Date Issued



“Supply chains” are a major site of transnational business governance, and yet their dynamics and effectiveness are usually more assumed than interrogated in regulatory governance discourse. The very term “chain” implies a more determinist and simplistic understanding of supply relationships than is empirically supportable. Supply chains in practice are complex, dynamic, and highly variable networks. Based on peer-group presentations by over 60 supply chain professionals, this paper analyzes sustainable supply chain management practices in terms of the interactions conceptions of the Transnational Business Governance Interactions framework. It discusses possible refinements of the framework and suggests that sustainable supply chain management (1) is likely to make modest contributions to improving governance capacity, (2) may or may not ratchet up standards, and (3) may help protect marginalized parties, but is focused on better using the existing power of lead firms in supply chains.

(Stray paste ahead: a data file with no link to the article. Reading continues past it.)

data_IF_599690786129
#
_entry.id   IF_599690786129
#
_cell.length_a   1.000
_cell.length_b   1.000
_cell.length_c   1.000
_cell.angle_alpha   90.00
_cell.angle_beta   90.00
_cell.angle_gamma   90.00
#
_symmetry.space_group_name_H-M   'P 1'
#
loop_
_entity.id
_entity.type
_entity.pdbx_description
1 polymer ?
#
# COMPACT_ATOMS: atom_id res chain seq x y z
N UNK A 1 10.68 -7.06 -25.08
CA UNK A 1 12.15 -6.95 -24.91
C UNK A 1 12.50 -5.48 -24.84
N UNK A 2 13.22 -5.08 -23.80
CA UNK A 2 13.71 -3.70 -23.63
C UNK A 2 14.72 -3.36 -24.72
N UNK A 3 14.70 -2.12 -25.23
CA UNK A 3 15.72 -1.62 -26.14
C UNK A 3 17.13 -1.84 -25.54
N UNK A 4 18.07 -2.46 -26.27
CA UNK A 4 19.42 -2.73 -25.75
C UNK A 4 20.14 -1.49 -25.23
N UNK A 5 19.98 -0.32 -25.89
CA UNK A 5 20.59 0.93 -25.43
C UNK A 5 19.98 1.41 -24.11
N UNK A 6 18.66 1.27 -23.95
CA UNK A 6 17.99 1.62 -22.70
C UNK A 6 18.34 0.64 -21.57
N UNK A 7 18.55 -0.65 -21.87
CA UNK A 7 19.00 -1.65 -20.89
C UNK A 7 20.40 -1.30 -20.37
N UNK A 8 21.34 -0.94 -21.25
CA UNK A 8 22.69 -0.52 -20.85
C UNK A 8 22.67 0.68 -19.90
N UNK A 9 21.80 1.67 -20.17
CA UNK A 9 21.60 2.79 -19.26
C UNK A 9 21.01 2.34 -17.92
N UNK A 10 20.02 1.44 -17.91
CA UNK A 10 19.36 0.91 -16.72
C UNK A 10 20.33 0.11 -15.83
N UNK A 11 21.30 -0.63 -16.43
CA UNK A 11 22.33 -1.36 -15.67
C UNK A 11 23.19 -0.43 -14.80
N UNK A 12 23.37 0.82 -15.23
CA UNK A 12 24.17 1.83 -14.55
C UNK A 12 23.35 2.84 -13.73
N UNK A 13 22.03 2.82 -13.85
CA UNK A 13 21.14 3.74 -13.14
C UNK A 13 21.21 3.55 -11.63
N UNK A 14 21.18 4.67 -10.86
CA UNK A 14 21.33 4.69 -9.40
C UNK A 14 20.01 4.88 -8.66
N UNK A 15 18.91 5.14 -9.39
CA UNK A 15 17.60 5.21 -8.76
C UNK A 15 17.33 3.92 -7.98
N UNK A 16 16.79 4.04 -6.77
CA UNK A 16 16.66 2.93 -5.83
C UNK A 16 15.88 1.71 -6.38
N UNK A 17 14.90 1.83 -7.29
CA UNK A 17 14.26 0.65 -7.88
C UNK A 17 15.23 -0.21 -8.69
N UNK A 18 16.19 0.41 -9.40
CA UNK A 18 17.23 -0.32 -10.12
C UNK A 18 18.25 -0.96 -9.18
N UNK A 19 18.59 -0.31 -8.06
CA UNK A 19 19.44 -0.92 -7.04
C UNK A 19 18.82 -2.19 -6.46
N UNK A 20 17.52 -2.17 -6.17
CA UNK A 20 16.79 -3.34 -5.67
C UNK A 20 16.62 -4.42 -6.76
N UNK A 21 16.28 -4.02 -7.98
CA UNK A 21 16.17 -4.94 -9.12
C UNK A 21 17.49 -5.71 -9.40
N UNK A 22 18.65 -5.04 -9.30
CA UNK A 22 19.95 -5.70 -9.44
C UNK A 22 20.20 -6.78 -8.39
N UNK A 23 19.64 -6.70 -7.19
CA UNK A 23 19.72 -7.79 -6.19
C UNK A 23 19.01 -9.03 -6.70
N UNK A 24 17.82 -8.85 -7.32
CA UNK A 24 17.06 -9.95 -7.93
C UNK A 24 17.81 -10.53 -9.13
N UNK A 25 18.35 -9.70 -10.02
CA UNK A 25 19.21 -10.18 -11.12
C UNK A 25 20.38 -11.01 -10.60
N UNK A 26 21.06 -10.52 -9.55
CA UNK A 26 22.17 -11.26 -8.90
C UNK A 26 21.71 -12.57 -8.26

Auditing, corporate social responsibility, environment, governance, human rights, management system, supply chain, supply network, sustainability, sustainable supply chain management, value chain


Business Law, Public Responsibility, and Ethics | Business Organizations Law | Environmental Law | Operations and Supply Chain Management | Transnational Law

Document Type

Working Paper